Niche Down To Profit Up
How do you go about inventing a one-of-a-kind product? Why is it important to find your niche? How can you utilize crowdfunding to launch your product? And, what does NASA have to do with this product? Elyse Kaye, the Founder/CEO of BloomBras and the Founder of Aha Product Solutions, answers these questions and many more. Elyse Kaye discusses the way she helped build a sustainable factory to manufacture her product in a quality and sustainable way, how NASA scientists were brought in to develop a brand new design, and incredibly valuable information for new inventors and product marketers. You don’t want to miss this one!
About Bloom Bras
Bloom Bras is a patented, one-of-a-kind sports bra invented by Elyse Kaye. Elyse Kaye partnered with NASA, shipping and packaging experts, and a celebrity corset designer to develop this product. It has no underwire, while still lifting rather than squishing which removes pressure on the shoulders and ribs. They are the most body-inclusive line on the market, carrying sizes from 28C to 56L. Bloom Bras have been featured in publications including Huffington Post, Thrive Global, and Elite Daily.
In today’s episode of the Harvest Growth Podcast, we’ll cover:
Check it out at BloomBras.com, and get a 10% discount off your purchase by using promo code “harvestgrowth.”
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Interviewer: My new favorite tagline lift, not squish. In today's interview, I speak with Elyse Kaye, the developer of a new bra for a large, no pun intended, underserved market of millions of women. Welcome back to The Harvest Growth Podcast. I'm really excited today to be interviewing Elyse Kaye. She's the inventor and founder of bloombras.com, B-L-O-O-M-B-R-A-S. Bloombras.com. We're going to talk a bit more about what this product is. It's really shaking up the bra industry, and we're coming up with a new design, which really hasn't been meeting a need that hasn't been met before.
I'm really excited to hear more about the stories, to share with our audience, and to share some learnings along the way, because Elyse has some background. This is not our first time inventing a product. In fact, she's worked with inventors and entrepreneurs for a long time, helping them and in a previous career in the CPG space, working in new products as well. Elyse welcome to the show.
Elyse Kaye: Thank you. I'm so happy to be here.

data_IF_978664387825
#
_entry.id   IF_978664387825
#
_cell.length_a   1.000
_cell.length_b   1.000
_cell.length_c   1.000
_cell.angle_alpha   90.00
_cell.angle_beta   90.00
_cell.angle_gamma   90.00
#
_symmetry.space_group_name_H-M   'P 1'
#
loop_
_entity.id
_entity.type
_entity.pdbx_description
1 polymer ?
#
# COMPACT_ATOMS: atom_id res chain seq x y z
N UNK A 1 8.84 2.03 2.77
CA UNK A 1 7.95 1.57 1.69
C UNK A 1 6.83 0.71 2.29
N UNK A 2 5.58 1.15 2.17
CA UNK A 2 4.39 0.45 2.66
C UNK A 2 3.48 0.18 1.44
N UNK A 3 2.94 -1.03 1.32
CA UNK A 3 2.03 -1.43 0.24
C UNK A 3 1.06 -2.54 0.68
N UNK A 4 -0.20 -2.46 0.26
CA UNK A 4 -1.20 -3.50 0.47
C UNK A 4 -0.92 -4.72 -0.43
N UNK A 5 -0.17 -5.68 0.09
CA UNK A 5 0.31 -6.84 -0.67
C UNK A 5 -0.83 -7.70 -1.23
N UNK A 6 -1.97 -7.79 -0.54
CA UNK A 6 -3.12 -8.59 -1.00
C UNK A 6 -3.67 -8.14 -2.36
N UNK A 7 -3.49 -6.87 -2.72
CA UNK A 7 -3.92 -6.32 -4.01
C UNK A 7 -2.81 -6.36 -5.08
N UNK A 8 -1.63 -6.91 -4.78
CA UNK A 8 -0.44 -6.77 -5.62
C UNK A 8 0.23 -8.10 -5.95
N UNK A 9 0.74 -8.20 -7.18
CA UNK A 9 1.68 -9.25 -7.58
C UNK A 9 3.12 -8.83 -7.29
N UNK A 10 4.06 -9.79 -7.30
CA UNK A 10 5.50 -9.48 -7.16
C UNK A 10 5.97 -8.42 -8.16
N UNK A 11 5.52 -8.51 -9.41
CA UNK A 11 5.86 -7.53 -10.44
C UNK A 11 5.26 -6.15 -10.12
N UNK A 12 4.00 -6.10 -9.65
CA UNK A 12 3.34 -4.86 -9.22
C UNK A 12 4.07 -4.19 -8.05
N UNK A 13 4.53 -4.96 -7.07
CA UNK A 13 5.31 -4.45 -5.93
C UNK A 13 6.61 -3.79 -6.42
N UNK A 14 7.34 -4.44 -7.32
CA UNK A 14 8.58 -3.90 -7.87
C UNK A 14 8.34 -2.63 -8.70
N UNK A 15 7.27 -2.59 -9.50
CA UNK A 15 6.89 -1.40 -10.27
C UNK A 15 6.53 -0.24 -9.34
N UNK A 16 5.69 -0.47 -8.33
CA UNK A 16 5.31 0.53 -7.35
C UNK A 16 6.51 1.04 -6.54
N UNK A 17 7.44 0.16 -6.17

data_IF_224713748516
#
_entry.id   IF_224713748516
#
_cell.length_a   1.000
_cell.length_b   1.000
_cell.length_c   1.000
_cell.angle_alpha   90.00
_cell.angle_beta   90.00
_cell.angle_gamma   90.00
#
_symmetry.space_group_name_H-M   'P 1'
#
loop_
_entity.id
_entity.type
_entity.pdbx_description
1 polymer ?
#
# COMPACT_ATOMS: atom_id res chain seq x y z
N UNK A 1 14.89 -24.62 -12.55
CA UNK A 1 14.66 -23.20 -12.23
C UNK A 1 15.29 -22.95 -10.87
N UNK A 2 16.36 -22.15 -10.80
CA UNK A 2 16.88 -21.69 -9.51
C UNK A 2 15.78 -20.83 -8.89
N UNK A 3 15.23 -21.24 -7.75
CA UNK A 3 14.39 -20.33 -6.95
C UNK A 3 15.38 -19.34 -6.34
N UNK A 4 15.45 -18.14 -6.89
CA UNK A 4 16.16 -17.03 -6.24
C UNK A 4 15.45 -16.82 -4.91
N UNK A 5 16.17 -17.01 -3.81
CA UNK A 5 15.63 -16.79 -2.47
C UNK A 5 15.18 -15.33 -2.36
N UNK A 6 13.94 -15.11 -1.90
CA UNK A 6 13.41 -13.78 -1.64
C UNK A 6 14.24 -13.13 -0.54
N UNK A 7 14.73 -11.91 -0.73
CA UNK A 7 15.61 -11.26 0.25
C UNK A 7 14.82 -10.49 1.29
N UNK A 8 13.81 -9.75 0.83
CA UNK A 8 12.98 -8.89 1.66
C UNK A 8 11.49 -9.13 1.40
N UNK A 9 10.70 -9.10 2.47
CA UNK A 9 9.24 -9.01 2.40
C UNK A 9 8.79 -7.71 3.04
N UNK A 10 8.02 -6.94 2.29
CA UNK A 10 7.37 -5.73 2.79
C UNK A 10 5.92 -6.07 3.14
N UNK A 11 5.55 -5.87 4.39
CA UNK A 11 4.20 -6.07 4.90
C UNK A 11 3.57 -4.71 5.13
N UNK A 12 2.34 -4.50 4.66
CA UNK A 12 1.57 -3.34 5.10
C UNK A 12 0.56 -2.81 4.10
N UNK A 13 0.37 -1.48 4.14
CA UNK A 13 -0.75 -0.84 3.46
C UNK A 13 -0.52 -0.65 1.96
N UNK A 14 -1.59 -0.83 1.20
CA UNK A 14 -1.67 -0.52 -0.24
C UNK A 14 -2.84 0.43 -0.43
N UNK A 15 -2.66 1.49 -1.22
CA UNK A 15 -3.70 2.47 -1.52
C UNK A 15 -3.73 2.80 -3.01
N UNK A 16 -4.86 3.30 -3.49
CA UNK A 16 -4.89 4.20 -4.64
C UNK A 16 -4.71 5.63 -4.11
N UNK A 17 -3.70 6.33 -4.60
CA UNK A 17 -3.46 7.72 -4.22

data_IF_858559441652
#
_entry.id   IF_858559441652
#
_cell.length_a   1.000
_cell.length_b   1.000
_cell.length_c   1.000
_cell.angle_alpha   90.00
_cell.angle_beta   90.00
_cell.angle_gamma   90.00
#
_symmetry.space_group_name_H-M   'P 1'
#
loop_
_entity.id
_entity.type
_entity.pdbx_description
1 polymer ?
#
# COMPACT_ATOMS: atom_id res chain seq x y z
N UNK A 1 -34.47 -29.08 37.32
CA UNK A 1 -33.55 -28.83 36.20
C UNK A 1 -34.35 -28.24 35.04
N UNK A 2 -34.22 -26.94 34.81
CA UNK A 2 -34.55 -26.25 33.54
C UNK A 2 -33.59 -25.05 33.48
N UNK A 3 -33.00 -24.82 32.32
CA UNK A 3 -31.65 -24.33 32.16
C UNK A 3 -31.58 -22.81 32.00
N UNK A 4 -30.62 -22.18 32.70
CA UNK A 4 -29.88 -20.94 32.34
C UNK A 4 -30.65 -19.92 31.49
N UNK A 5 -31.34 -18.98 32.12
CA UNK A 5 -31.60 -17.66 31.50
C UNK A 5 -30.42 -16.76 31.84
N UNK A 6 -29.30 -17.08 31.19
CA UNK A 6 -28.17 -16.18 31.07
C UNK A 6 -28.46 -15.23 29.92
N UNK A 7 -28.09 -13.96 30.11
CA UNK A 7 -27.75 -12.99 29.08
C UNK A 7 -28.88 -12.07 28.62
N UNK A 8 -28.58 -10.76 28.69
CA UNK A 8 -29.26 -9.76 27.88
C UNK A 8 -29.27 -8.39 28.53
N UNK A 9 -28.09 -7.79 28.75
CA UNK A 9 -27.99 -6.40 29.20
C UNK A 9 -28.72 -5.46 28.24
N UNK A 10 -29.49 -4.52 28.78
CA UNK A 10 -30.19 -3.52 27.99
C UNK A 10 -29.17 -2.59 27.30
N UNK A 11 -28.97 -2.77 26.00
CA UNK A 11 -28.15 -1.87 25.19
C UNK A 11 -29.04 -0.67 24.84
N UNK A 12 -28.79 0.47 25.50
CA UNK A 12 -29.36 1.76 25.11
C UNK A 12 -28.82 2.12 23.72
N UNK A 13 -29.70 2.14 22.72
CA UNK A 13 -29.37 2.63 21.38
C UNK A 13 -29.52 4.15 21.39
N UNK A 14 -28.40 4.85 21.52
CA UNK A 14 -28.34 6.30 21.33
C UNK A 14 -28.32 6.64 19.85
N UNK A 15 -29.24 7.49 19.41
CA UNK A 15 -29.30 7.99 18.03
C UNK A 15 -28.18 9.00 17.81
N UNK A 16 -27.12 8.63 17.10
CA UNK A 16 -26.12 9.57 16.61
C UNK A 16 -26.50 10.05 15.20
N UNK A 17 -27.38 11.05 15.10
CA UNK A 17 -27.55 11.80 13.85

Interviewer: Can you tell us about Bloom Bras? Tell us a bit about the story, what the product is for those in their audience, who haven't heard of it and haven't been to the website yet if you could describe it. How did you come up with this idea?
Elyse: Absolutely. Bloom Bras is the most body-inclusive line of sports bras on the market, it's designed to lift versus squish and it was solving a personal issue. I wrote the business plan a long, long, long time ago after not being able to find a sports bra that worked for me. When I ran for my first half marathon, I did what a lot of women do, which is I wore an underwire bra under a sports bra and had no skin left from the chafing. I started to do some research and found thousands and thousands and thousands of women complaining about the same issue.
I took a deep dive and I said this really isn't a design challenge. It's an engineering one. I brought in people from NASA, the shipping and packaging industry and a woman who does all the corsetry work for Oprah and Katie Perry and ballet dancers and opera singers around the world. I had them bring my vision to life. It's been a crazy journey, but we now service from sizes 28C to 56L.
Interviewer: Wow. L is not a size I've heard of before. How common are those larger sizes? I think on your website, I read that 70% of women are in, is it C plus? Is that right?
Elyse: Yes. 70% of women are D cup or above in the United States. The average dress size in the US is somewhere between a 14 and a 16, which is a band size of about a 44 or 46. Just to give you an example, Nike, Lululemon, Athleta, none of them go above a 38DD. Some of them are now in the 40 range, so that means that a good portion of the population is actually not even able to walk into a store today and buy a sports bra.